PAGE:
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Larger Nursing Home Staff Size Linked To Higher Number Of COVID-19 Cases In 2020

Published: July 14, 2021

Staff in skilled nursing facilities (SNFs) are essential health care workers, yet they can also be a source of COVID-19 transmission. We used detailed staffing data to examine the relationship between a novel measure of staff size (that is, the number of unique employees working daily), conventional measures of staffing quality, and COVID-19 outcomes among SNFs in the United States without confirmed COVID-19 cases by June 2020. By the end of September 2020, sample SNFs in the lowest quartile of staff size had 6.2 resident cases and 0.9 deaths per 100 beds, compared with 11.9 resident cases and 2.1 deaths per 100 beds among facilities in the highest quartile. Staff size, including staff members not involved in resident care, was strongly associated with SNFs’ COVID-19 outcomes, even after facility size was accounted for. Conventional staffing quality measures, including direct care staff-to-resident ratios and skill mix, were not significant predictors of COVID-19 cases or deaths. Reducing the number of unique staff members without decreasing direct care hours, such as by relying on full-time rather than part-time staff, could help prevent outbreaks.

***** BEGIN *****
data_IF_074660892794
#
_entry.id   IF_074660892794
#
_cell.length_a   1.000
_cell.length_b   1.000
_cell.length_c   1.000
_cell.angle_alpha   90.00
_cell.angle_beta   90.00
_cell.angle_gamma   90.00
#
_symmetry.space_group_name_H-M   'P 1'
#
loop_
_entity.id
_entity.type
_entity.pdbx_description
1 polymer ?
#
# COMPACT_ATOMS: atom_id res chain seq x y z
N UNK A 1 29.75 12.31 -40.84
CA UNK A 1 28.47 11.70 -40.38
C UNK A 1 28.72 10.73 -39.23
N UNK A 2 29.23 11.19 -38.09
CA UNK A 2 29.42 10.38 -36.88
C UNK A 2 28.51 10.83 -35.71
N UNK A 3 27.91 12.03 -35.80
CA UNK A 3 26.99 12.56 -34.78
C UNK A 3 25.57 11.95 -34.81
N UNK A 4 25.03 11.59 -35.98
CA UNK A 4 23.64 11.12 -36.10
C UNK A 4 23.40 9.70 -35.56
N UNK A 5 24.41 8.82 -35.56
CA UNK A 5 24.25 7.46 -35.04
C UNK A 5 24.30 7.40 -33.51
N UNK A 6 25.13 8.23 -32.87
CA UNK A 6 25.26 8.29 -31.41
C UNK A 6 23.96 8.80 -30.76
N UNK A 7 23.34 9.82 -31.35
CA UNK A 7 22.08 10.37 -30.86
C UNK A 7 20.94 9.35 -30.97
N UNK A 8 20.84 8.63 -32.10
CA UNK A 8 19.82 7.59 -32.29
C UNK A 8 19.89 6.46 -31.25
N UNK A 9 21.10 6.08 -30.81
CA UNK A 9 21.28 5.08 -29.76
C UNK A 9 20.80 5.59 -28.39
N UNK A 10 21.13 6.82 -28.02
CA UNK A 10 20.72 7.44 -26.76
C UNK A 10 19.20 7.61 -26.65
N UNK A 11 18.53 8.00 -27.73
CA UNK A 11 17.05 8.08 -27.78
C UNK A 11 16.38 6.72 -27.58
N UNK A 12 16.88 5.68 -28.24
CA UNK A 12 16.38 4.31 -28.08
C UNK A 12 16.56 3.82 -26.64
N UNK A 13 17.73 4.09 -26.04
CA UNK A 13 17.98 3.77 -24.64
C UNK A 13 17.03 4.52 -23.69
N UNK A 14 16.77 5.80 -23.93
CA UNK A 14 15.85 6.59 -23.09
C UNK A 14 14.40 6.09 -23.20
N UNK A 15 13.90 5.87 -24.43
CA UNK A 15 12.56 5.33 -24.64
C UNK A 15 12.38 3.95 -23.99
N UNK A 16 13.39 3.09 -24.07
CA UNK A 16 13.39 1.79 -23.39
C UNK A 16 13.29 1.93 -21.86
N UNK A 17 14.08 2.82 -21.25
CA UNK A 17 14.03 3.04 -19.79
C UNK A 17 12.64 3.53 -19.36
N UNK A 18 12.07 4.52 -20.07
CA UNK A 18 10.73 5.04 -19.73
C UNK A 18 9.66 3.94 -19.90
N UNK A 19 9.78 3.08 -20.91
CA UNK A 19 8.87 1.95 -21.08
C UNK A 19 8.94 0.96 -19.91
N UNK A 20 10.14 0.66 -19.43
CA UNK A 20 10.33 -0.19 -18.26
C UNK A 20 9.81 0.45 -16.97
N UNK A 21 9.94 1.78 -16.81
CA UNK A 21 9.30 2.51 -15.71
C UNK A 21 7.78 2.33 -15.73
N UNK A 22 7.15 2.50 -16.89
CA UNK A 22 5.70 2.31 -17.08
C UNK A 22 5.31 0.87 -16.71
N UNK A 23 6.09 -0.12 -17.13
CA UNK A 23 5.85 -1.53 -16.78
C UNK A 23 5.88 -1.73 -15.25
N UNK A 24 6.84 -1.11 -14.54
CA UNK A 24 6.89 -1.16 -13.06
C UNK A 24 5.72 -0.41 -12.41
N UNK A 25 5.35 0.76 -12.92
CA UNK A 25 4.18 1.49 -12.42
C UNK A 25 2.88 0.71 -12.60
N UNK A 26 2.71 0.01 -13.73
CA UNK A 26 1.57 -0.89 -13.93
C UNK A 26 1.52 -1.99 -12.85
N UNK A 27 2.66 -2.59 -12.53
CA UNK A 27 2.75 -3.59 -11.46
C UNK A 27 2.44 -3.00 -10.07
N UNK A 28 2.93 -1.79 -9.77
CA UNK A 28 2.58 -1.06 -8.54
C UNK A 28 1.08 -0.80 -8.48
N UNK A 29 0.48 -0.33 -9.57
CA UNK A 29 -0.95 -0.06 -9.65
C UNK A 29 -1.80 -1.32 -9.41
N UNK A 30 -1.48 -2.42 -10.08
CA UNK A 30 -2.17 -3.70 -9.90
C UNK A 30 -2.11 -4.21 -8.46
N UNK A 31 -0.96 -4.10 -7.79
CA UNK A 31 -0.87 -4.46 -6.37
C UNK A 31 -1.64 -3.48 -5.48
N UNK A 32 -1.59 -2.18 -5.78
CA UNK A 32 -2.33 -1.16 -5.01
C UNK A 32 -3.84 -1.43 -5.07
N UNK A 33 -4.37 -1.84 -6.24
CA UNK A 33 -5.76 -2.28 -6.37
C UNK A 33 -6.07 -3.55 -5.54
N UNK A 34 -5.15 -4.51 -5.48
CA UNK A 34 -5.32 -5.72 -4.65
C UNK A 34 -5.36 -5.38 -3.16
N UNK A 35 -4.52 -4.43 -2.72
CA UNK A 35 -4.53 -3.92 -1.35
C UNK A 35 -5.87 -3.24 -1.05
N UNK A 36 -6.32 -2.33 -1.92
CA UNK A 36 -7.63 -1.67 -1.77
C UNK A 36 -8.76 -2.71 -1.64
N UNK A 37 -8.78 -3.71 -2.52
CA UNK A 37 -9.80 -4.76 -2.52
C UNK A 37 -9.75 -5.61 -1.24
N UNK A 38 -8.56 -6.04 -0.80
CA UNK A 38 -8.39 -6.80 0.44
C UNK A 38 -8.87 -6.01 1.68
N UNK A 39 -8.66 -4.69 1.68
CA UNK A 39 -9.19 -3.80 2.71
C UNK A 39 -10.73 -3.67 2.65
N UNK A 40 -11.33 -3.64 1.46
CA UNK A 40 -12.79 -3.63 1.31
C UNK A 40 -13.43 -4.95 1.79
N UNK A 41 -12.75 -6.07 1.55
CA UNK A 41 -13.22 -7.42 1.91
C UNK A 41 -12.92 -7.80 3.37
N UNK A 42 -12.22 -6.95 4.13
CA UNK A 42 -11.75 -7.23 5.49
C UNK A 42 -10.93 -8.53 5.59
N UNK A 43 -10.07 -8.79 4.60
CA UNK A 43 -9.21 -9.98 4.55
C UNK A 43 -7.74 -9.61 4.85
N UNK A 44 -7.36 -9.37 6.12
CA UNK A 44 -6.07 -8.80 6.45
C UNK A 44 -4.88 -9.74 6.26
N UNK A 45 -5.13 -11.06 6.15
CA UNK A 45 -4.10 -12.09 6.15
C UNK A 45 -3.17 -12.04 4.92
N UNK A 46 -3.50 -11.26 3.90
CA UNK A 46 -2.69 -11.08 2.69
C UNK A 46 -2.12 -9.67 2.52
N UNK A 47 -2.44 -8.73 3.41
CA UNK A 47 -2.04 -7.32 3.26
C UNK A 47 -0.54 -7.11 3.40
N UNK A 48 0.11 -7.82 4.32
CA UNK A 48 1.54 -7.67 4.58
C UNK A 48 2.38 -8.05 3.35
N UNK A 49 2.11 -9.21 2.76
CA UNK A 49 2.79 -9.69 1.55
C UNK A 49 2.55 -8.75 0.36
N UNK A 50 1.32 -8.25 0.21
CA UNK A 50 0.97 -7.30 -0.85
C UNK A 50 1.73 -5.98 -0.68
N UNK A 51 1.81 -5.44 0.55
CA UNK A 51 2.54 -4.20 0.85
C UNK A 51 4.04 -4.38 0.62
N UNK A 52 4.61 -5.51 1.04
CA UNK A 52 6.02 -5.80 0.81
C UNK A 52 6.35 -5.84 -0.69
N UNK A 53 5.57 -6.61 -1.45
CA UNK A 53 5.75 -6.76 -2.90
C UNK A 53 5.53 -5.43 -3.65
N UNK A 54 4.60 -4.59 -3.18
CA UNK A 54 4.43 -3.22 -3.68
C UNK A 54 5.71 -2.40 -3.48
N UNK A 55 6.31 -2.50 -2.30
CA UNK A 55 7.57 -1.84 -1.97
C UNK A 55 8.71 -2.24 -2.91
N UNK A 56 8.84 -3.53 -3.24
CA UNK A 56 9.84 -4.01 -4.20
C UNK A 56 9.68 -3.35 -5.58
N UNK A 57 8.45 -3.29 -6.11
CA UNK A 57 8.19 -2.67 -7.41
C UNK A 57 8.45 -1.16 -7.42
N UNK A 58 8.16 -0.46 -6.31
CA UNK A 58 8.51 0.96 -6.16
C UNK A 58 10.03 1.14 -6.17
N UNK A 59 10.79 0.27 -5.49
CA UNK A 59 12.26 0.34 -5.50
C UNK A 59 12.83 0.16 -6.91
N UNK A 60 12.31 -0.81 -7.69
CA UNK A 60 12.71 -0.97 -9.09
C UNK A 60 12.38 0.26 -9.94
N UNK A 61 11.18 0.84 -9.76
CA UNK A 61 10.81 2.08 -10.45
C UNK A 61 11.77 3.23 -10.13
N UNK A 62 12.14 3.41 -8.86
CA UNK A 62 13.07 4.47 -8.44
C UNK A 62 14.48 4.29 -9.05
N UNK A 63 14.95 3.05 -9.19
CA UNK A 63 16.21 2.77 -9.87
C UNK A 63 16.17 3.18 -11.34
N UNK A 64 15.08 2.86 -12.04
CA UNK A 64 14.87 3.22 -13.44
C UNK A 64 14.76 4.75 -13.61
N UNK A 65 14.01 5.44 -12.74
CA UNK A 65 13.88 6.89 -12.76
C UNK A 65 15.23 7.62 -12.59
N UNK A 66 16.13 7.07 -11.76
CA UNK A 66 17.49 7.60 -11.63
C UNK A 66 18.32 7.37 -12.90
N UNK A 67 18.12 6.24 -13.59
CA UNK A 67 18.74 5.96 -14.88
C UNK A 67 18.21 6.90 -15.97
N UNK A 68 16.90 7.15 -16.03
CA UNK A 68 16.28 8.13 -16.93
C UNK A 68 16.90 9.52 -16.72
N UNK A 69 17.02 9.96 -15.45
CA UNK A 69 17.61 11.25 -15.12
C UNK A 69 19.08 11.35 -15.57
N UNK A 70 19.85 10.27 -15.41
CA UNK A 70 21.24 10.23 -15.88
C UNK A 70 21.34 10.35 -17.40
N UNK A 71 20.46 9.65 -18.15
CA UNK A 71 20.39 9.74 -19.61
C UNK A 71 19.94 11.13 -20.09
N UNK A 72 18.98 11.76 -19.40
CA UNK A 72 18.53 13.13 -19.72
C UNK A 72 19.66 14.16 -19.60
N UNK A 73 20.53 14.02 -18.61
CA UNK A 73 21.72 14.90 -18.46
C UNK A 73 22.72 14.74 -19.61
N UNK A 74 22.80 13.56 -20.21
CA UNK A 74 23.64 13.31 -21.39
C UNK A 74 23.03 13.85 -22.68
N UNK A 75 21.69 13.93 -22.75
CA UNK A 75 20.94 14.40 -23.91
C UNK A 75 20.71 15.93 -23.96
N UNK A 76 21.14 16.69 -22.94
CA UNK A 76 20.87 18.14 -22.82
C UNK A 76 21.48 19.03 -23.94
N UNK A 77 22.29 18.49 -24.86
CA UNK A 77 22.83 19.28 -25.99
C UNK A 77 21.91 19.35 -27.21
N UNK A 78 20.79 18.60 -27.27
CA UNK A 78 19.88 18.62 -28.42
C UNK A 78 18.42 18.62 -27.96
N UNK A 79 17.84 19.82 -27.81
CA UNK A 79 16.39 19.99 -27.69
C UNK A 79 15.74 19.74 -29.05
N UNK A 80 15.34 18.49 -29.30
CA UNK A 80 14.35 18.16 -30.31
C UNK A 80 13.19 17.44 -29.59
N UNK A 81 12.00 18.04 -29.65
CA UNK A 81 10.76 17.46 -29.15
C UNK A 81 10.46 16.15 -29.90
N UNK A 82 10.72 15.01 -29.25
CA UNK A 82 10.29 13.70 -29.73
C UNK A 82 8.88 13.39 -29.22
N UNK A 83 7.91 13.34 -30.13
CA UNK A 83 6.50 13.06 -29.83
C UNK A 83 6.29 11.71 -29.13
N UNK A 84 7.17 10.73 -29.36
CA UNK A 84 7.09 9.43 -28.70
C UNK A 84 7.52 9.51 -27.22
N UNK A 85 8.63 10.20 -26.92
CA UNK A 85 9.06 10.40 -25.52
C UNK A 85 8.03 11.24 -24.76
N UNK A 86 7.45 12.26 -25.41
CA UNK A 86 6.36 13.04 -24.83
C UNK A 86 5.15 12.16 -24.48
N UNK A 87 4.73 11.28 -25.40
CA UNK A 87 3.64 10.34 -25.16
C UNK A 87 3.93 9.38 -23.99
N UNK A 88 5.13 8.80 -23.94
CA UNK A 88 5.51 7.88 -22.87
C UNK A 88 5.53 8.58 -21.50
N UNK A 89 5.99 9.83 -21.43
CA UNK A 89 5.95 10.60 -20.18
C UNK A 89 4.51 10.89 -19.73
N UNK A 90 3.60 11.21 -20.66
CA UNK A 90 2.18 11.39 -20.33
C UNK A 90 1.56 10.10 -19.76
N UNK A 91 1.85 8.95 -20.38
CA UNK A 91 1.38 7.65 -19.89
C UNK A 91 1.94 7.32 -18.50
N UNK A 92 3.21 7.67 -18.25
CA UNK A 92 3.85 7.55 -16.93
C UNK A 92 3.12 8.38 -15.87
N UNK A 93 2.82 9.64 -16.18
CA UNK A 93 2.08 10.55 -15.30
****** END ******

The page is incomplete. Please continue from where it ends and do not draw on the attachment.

McGarry, Brian E., et al. “Larger Nursing Home Staff Size Linked To Higher Number Of COVID-19 Cases In 2020.” Health Affairs, vol. 40, no. 8, 2021, pp. 1261–69. Crossref,